The Animals – The Deep Dive Podcast

Known for their bluesy and gritty sound, Eric Burdon formed The Animals in the early 1960s in Newcastle Upon Tyne, England before finding fame in 1964 and moving to London.

The sound of the band in comparison to the British Invasion pop artists of the era was night and day. Hits like “We Gotta Get Out Of This Place,” “It’s My Life,” “I’m Crying,” and “Don’t Let Me Be Misunderstood,” helped them to experience top 20 hits in both the UK Singles chart and the Billboard Hot 100.

But it was their signature song with their signature sound, “House of the Rising Sun,” the propelled them to success at number one on every chart imaginable. Believe it or not, the song was not written by the Animals or Eric Burdon himself, but instead was a traditional folk song with roots that stretch as far back as the 17th century, with bits and pieces of the tune showing up in popular folk usage by mining workers as early as 1905.

What brought the Animals to use this relatively unknown piece of music? Eric Burdon says he first heard a club singer in Newscastle singing the tune, and decided the distinctive sound and lyrics could be adopted easily as their signature song while touring with Chuck Berry. In fact, the crowds at each of the tour stops loved the song so much, their producer made them stop at a recording studio to lay down the song on record before heading to the next town on tour. The version you’ve heard all of your life just so happens to be the one and only take the band did in the studio of the tune.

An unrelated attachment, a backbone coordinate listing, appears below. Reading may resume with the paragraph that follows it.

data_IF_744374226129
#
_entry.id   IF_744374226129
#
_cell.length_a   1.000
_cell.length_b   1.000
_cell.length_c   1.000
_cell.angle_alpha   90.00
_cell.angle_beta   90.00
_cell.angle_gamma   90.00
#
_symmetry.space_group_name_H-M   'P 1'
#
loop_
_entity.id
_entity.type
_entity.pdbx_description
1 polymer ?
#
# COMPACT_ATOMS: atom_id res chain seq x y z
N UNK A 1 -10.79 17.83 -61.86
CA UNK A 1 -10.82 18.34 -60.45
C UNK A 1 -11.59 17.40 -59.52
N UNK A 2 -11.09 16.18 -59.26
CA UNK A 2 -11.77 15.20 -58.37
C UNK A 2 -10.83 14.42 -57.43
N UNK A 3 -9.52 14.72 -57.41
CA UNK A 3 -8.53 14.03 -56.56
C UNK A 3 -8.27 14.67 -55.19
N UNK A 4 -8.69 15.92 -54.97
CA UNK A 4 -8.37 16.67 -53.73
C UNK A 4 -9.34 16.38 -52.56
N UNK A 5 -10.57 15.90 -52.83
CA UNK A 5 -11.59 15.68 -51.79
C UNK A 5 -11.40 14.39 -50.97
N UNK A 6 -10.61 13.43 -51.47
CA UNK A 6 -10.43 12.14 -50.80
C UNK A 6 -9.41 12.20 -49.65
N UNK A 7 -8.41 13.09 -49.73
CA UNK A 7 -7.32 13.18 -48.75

The Animals were short-lived from their original incarnation, having disbanded and re-formed as “Eric Burdon and the New Animals” in 1966, playing and supporting only new material during their shows and forgetting their past hits, including the one that made them famous. Further disagreements led to yet another disbanding of the group in 1968.

Eric Burdon picked up and left for Southern California after The Animals were no more, working on a solo album, and eventually, becoming part of the band War, where he would have massive success with yet another hit, Spill The Wine.